Friday, 24 November 2017

Experiment In Terror (1962)

It's fair to say that director Blake Edwards is best known for lighter, and often comedic, fare. The Pink Panther movies, Breakfast At Tiffany's, Operation Petticoat, and quite a few others. So Experiment In Terror stands out as one of his darker films, and it also stands out as yet another damn fine one from a damn fine director.

Lee Remick plays Kelly Sherwood, a woman who finds herself terrified one evening when a man accosts her in her own home and tells her that she will rob money from her workplace, a bank. If she contacts the police or attempts to stop the plan from unfolding then it will put the life of her younger sister (Toby, played by Stefanie Powers) in grave danger. Remick somehow manages to get the police informed (headed up by the dependable and assured Glenn Ford) and a tense game of cat and mouse unfolds as the deadline for the robbery nears and the police try to get their man.

Based on a novel by Gordon Gordon and Mildred Gordon (who gave themselves the imaginative title of . . . The Gordons), Experiment In Terror excels because of the little touches throughout that feel real and tense enough to keep you distracted from the sillier aspects of the main premise. Most of the scenes featuring Ford doing actual police work are very effective, and the two-hour runtime allows the tension to be ratcheted up while viewers get to learn a bit more about the main supporting characters.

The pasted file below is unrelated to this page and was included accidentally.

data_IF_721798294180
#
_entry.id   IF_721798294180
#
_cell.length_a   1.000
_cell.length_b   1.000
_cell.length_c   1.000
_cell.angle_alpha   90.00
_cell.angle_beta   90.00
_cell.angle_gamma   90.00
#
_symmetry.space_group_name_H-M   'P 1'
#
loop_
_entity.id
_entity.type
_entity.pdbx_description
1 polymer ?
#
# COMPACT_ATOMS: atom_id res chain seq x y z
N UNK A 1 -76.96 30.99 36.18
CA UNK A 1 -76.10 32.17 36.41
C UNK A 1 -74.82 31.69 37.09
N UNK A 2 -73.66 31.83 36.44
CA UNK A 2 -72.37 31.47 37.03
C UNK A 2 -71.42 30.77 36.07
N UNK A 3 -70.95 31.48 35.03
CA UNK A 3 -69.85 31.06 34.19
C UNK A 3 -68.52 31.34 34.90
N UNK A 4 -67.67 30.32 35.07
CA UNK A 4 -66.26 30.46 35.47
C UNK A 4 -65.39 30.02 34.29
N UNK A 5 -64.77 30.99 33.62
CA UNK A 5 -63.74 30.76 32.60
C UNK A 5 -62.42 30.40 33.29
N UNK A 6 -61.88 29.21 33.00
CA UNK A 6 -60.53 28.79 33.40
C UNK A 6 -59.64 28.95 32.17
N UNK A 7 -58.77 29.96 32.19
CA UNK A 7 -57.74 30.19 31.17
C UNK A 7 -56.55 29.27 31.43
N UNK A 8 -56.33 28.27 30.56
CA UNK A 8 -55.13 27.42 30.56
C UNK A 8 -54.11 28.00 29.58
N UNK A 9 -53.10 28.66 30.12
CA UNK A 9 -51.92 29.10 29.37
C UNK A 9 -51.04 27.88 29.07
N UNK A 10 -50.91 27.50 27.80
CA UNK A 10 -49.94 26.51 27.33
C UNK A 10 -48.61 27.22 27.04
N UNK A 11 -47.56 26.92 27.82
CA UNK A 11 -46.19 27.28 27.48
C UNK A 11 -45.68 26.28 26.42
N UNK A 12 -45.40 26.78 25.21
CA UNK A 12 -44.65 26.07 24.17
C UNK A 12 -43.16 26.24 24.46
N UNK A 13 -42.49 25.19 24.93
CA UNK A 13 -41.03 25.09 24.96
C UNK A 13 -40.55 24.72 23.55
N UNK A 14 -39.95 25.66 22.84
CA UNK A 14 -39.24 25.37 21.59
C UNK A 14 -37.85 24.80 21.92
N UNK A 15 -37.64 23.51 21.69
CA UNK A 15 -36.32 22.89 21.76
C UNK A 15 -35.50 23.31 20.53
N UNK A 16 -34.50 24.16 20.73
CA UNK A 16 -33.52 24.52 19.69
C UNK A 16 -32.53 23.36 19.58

Remick is very good in the lead role, often wide-eyed and tremulous with fear, and Ford brings the necessary gravitas to his part. Powers doesn't get to do as much, but is good enough, and Ross Martin is unnerving enough as the asthmatic baddie, often shown in shadow or just moving in the background as he keeps an eye on his prey. Even those with much less screentime - Roy Poole, Anita Loo, Patricia Huston, et al - do solid work.

Directorially, Edwards is as solid as ever. I've never really thought of him as a truly great talent, more so a damn fine one (as mentioned above), but his approach to the material here mixes the tense set-pieces with some plodding detective work in a way that keeps things interesting, well-paced, and genuinely gripping for a large portion of the runtime.

Unjustly overlooked, or forgotten, by many (including myself), Experiment In Terror is ripe for rediscovery. Fans of crime films and thrillers may find that they have a new favourite.


You know your in good hands when the film gets an Indicator label release from Powerhouse films. Pick it up here - Experiment In Terror

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